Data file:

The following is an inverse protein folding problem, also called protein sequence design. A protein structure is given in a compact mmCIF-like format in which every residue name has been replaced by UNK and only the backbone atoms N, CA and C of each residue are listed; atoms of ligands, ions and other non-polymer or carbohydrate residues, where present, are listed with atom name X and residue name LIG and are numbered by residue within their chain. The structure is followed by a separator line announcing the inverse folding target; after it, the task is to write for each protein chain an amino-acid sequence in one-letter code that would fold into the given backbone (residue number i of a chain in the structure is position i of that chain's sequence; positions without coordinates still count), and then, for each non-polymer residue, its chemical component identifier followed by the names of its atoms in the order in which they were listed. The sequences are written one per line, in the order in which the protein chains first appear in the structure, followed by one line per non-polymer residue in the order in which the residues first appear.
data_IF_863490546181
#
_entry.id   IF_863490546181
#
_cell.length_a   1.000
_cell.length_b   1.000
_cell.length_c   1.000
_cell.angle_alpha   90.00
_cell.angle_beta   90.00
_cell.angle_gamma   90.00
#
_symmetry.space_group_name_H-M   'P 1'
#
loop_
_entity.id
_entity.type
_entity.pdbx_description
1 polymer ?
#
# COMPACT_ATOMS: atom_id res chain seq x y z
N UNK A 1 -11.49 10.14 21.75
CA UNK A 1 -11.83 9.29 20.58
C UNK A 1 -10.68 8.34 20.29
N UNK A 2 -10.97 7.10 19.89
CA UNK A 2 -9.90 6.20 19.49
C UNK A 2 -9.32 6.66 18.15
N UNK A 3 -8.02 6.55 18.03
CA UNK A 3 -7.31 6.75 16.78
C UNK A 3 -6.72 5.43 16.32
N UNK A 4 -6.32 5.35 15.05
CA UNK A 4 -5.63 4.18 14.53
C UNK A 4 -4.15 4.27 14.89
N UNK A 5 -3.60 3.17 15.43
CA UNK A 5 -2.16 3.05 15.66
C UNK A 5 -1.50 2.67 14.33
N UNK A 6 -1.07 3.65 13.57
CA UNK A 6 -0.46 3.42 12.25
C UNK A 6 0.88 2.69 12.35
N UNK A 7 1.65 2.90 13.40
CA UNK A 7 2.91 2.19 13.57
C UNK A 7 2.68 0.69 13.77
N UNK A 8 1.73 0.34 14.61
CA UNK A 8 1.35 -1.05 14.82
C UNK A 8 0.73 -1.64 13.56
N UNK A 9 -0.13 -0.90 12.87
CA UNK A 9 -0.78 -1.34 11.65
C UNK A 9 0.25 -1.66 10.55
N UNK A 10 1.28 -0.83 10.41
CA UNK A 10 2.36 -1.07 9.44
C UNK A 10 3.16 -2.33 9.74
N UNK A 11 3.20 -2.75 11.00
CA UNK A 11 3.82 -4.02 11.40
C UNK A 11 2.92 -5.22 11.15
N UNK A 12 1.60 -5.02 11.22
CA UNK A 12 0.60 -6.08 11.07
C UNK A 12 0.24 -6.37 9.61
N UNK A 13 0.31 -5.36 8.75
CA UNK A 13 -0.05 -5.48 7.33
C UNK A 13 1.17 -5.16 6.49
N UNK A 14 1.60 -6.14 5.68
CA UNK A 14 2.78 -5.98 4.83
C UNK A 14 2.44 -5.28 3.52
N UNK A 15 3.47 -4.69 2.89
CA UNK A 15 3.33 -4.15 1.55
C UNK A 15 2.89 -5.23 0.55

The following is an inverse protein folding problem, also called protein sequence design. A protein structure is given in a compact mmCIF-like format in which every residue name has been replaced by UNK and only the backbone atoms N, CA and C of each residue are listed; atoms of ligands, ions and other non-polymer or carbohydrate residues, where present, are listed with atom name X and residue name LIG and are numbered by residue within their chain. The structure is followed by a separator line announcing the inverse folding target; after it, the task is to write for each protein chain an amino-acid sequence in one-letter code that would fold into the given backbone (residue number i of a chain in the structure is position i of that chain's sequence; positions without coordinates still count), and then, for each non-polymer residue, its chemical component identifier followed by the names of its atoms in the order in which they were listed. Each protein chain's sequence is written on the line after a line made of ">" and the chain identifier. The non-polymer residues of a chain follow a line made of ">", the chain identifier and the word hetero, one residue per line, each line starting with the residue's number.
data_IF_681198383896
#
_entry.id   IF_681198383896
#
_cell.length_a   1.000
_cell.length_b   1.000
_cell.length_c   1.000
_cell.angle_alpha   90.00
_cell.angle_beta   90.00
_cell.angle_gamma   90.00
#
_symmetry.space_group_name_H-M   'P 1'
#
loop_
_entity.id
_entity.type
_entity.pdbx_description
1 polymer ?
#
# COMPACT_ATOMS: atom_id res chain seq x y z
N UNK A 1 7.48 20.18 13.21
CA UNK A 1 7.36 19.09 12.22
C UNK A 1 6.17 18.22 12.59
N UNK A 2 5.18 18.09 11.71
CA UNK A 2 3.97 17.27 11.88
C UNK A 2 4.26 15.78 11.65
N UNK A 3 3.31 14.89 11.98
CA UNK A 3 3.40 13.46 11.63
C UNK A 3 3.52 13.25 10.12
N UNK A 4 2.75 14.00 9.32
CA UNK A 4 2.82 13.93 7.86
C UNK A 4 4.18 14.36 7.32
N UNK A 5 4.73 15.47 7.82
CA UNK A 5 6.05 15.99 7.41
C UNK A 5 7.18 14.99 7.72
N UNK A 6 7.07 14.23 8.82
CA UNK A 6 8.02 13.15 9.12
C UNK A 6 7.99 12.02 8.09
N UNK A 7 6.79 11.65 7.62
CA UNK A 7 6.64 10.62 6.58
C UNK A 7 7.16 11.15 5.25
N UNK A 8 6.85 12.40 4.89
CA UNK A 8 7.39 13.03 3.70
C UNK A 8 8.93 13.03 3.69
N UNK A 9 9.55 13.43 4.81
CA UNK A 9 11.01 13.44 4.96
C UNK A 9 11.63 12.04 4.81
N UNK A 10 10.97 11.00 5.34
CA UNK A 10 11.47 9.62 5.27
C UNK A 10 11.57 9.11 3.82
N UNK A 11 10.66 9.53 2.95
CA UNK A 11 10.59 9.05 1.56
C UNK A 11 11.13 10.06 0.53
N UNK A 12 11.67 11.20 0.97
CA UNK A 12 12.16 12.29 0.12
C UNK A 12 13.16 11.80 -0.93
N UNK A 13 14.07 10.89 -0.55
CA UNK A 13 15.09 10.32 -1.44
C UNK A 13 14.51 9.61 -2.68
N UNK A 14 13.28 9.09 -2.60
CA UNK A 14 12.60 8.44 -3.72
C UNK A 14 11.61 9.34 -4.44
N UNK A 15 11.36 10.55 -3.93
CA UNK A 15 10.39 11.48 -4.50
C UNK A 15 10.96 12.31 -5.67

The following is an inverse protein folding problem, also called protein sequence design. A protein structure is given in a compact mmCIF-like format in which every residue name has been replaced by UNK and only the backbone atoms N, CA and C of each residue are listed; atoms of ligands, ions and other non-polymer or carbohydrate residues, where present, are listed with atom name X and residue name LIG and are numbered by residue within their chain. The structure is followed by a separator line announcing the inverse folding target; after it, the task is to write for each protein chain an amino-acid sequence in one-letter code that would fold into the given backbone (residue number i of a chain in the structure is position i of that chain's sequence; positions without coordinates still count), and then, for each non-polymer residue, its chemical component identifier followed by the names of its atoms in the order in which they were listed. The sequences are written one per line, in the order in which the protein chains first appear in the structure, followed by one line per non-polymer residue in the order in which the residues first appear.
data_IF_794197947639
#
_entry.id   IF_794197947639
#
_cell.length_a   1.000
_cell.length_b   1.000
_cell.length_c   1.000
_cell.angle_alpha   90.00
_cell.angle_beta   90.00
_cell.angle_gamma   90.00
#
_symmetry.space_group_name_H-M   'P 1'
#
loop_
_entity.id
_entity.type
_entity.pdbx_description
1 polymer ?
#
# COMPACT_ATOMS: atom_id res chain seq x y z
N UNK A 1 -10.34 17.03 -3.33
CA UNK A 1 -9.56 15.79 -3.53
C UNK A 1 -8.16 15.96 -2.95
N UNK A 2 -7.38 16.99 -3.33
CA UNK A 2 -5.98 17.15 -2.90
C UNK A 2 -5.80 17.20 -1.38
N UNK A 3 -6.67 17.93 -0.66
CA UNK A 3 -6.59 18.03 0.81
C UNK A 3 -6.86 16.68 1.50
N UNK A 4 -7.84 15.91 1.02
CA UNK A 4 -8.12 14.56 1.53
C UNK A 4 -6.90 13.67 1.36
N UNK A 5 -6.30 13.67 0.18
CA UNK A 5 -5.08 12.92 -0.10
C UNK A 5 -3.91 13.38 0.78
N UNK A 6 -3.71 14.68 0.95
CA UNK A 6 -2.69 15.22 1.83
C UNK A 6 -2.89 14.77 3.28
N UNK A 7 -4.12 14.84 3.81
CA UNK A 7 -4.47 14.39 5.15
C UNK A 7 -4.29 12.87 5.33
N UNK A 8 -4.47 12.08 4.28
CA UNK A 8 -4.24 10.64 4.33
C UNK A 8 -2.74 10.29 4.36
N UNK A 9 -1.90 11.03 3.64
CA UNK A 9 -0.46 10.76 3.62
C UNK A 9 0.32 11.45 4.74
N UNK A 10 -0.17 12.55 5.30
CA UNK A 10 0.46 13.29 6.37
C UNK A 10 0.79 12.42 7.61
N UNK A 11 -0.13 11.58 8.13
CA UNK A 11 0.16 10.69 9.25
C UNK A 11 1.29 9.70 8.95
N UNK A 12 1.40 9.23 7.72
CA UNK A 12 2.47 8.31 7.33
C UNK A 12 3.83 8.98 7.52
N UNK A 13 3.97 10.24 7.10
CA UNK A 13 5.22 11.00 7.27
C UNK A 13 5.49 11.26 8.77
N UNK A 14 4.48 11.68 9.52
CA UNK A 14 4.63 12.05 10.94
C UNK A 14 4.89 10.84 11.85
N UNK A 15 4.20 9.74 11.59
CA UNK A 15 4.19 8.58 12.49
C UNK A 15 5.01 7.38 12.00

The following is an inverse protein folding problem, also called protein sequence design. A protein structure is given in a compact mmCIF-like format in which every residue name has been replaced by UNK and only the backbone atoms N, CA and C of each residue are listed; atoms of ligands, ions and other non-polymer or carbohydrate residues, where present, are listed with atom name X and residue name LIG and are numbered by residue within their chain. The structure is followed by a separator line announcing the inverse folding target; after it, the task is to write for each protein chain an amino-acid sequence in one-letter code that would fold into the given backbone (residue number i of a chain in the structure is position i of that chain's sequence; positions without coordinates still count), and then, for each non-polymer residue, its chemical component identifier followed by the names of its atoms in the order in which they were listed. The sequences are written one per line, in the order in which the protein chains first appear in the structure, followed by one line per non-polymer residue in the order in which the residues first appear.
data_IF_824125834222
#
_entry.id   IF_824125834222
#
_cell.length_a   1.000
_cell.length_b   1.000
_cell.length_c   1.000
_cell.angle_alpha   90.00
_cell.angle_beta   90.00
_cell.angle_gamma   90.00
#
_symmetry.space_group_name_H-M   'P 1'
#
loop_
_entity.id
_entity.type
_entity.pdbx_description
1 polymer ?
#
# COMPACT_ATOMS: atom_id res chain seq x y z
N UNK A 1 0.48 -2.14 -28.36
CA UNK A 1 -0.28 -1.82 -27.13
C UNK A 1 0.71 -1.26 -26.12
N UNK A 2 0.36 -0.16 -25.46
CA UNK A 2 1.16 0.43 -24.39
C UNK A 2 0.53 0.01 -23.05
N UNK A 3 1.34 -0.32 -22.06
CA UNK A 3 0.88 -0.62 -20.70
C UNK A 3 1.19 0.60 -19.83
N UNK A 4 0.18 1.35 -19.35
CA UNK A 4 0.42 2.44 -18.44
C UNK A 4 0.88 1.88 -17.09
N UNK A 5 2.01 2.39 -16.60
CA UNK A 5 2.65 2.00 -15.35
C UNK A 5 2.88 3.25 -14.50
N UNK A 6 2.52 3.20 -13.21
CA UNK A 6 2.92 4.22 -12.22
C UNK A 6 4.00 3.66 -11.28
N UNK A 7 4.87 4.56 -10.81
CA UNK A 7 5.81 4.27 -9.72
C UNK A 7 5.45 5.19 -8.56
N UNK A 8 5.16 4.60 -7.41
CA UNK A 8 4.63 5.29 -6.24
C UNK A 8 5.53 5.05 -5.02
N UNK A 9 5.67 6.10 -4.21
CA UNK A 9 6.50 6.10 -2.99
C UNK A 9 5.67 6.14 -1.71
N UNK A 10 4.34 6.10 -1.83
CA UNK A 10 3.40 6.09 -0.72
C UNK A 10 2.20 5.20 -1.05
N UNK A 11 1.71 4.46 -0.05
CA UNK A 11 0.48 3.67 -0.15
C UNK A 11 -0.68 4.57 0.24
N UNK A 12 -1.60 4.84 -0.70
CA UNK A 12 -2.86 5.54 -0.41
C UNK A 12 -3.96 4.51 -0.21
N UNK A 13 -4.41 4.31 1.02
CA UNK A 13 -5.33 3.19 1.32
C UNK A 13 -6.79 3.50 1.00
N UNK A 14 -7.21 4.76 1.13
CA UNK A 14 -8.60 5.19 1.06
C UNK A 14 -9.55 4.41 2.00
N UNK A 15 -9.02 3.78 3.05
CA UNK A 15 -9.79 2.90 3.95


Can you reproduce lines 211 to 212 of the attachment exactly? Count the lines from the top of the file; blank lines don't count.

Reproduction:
_symmetry.space_group_name_H-M   'P 1'
#